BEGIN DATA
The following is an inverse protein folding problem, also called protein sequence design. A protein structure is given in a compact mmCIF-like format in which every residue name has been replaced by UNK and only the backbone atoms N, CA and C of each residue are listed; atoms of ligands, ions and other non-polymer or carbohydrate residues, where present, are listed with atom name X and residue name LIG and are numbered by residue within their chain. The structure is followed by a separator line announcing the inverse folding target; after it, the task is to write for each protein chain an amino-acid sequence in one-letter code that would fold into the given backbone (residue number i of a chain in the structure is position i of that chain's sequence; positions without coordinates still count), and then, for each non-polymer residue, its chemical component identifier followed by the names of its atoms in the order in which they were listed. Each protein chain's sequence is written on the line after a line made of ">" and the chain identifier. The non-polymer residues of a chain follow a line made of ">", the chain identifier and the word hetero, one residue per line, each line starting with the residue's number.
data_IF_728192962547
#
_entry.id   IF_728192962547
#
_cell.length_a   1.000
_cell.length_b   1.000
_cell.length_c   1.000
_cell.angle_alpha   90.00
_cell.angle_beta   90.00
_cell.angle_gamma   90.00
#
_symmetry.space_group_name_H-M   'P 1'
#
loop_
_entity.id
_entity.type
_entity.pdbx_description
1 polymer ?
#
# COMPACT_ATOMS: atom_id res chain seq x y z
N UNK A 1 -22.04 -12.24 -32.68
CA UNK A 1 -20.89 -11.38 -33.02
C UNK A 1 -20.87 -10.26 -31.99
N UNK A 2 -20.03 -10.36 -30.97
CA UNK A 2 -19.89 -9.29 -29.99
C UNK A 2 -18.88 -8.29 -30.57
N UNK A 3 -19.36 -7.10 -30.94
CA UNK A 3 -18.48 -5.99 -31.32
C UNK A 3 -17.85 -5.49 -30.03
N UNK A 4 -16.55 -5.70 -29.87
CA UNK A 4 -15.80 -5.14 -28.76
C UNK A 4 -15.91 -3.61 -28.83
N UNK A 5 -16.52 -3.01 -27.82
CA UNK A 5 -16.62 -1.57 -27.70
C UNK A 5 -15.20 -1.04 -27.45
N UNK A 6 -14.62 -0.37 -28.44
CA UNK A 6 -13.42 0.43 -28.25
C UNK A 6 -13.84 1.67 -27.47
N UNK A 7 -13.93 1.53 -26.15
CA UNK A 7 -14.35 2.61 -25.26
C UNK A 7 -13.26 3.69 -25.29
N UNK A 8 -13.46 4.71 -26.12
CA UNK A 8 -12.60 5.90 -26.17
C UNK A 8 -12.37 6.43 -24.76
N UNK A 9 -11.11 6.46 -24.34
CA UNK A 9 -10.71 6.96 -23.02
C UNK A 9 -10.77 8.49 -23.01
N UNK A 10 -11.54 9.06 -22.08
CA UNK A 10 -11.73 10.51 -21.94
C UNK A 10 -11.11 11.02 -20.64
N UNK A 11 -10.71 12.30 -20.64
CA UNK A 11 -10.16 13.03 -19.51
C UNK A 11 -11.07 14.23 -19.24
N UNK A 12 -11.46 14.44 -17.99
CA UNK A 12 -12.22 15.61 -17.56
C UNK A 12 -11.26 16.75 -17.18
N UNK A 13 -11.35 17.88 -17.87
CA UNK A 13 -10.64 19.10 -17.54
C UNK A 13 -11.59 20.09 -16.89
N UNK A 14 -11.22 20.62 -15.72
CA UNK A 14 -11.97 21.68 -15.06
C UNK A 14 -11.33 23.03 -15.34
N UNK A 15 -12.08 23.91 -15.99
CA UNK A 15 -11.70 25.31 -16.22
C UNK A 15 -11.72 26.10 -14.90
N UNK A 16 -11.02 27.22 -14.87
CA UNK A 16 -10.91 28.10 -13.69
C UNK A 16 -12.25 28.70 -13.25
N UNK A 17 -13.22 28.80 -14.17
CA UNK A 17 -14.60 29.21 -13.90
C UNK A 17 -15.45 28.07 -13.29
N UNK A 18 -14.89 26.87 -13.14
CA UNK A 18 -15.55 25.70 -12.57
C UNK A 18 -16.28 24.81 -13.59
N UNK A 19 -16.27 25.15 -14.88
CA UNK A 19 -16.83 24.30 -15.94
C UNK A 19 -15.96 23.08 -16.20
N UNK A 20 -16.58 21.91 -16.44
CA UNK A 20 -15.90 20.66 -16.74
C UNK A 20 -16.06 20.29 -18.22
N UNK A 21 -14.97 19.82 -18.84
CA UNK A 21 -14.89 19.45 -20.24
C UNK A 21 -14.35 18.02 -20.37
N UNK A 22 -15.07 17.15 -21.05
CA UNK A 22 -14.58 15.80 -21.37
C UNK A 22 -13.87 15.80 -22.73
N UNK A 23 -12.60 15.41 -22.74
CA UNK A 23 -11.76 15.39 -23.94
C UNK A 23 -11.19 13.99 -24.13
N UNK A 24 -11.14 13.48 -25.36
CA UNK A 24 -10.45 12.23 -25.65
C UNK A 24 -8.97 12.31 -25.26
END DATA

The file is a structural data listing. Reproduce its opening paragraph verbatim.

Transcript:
The following is an inverse protein folding problem, also called protein sequence design. A protein structure is given in a compact mmCIF-like format in which every residue name has been replaced by UNK and only the backbone atoms N, CA and C of each residue are listed; atoms of ligands, ions and other non-polymer or carbohydrate residues, where present, are listed with atom name X and residue name LIG and are numbered by residue within their chain. The structure is followed by a separator line announcing the inverse folding target; after it, the task is to write for each protein chain an amino-acid sequence in one-letter code that would fold into the given backbone (residue number i of a chain in the structure is position i of that chain's sequence; positions without coordinates still count), and then, for each non-polymer residue, its chemical component identifier followed by the names of its atoms in the order in which they were listed. Each protein chain's sequence is written on the line after a line made of ">" and the chain identifier. The non-polymer residues of a chain follow a line made of ">", the chain identifier and the word hetero, one residue per line, each line starting with the residue's number.